With all the attention on the large storm system moving across the West next week - another little storm system sneaking in this weekend hasn't been talked about much. The good news is, we're going to talk about it!

Looking at the mid-upper air pattern this weekend, you can see the trough to our North into Wyoming and Montana with a trailing disturbance over Northern Utah. This feature will swing through the areas to our North late Friday, into Saturday and Sunday. The track is well too far North to be of any concern as a major storm system that impacts Colorado, but the good news is there will be enough energy and moisture towards the South to bring our mountains some snowfall.

Impacts, Timing and Locations

I've got more details on the impacts below, but this will mainly be a mountain event in terms of snowfall and a wind event for the foothills and plains. We don't expect much moisture over the plains, front range or palmer divide outside of a few sprinkles here and there. No snow is expected for the Palmer Divide.

What we will see a decent amount of is wind however, the highest impacts from wind will be in the mountains at higher elevations but the foothills will see some of this as well. Keep this in mind if you have travel plans the combination of wind and snowfall may make for some tricky travel conditions especially over the higher mountain passes and the Eisenhower tunnel.

As far as timing for all of this, expect winds to pick up this afternoon in the mountains. Stronger winds will filter into the high country Friday night and snow will begin as well. Strong winds continue Saturday with another chance at snow later on Saturday and into Sunday.

Snowfall Forecast

As I said above, mainly a mountain event for snowfall, but unlike the last storm to effect those areas - some mountain areas may pick up a decent bit of accumulation. Most areas see 0-3" of snow overall but some areas at higher elevations along the Continental Divide and Westward towards North of Glenwood Springs could see 2-5" or maybe even more! This forecast above is total expected snow for this storm system through Sunday - again keep an eye out for tricky travel especially Friday night and later Saturday.


Wind Forecast

The bigger story from this storm system will most likely be the wind. The snapshot below is the predicted max wind gust from the Nam3k Model for around 3AM on Saturday morning. For those living West of town into the foothills and Western sections of the Palmer Divide - the winds will be howling late tonight and early tomorrow morning. Many models have wind gusts in the 45-55mph range so expect tropical storm force wind gusts. Winds like that can blow a lot of stuff around and possible cause damage so keep that in mind!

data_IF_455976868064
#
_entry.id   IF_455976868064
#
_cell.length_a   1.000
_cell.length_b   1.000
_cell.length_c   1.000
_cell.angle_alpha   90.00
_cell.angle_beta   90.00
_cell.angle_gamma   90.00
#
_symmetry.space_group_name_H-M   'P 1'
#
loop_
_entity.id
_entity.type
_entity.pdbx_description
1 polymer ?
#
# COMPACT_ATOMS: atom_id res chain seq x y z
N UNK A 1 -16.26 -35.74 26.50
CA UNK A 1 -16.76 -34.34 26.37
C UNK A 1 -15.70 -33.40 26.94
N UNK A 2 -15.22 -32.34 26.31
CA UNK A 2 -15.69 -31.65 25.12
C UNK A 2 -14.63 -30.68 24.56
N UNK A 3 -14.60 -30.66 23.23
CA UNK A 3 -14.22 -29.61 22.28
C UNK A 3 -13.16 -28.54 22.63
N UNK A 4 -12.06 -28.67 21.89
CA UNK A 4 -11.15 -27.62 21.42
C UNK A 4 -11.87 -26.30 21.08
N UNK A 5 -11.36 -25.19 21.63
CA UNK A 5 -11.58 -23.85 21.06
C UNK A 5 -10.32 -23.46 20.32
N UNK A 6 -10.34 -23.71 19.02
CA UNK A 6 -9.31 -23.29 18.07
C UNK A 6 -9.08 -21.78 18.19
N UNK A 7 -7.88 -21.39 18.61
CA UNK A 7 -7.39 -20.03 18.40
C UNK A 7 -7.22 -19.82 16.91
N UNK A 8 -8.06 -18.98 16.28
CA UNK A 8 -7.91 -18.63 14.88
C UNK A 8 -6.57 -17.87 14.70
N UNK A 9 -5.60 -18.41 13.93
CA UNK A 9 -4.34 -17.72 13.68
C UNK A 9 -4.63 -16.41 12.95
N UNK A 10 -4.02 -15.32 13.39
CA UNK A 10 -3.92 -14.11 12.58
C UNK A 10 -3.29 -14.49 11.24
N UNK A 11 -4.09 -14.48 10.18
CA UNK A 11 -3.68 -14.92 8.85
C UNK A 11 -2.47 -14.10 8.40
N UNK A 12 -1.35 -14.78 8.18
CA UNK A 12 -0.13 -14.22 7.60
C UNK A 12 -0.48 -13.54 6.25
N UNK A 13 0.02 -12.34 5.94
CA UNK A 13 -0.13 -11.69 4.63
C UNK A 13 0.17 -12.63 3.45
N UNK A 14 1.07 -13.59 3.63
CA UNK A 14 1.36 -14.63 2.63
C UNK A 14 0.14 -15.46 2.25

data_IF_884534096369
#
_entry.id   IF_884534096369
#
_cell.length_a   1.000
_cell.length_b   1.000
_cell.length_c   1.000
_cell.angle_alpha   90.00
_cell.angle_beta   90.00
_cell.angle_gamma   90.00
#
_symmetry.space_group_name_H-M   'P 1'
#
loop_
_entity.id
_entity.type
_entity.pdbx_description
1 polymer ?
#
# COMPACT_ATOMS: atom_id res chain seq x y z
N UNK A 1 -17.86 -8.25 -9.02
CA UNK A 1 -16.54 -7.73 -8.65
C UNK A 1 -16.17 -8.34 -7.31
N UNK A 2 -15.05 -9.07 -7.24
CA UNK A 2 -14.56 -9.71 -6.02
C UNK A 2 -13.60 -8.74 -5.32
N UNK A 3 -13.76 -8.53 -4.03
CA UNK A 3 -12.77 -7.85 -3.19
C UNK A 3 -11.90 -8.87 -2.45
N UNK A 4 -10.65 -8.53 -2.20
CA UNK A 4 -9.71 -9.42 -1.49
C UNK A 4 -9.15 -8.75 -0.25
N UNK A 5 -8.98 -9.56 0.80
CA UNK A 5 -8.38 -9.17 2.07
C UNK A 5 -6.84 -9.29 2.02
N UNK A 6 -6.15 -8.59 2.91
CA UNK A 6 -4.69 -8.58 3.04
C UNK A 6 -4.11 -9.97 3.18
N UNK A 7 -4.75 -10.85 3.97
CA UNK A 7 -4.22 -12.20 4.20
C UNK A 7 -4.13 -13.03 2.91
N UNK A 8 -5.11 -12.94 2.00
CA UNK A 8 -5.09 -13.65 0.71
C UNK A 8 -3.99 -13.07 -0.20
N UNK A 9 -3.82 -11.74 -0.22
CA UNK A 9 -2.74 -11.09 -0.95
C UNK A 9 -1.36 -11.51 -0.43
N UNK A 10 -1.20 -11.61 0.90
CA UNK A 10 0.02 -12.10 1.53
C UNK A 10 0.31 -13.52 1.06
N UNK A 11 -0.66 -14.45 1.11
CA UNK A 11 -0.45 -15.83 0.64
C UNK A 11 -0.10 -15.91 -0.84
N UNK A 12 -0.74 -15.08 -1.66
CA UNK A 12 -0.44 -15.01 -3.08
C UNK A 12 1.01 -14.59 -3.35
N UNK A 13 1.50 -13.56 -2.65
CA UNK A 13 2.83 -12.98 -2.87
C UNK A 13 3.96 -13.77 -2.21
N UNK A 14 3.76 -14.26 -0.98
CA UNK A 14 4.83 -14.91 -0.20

As we move further into the day Saturday the wind will spread outwards from the mountains and across the plains. Notice the swath over the Palmer Divide and to the Northeast, these areas will see 25-45mph wind gusts throughout the day on Saturday. So folks in Douglas and Elbert County pay special attention and be sure to have everything that could blow away tied down by Friday night... the winds will pick up fairly early Saturday morning so you won't have much time to prepare.

The above snapshot is from the Nam3k around 10AM on Saturday.



  • Strong winds are very likely - be sure to have everything tied down or moved inside that could blow away
  • Combination of wind and snow could make for tricky travel conditions - especially Friday night and later Saturday
  • Snow accumulation amounts look overall minor except for a few areas over mountains passes and higher peaks where decent snowfall is possible

Palmer Divide/Front Range

  • Little to no precipitation expected
  • Freezing temperatures not expected
  • High winds are likely especially on Saturday - have everything tied down or put away by Friday night


This storm will be pretty straightforward in terms of timing and impacts - expect a lot of wind more than anything along the front range and Palmer Divide.

We will continue to track this and next week's storms in the coming days - stay tuned!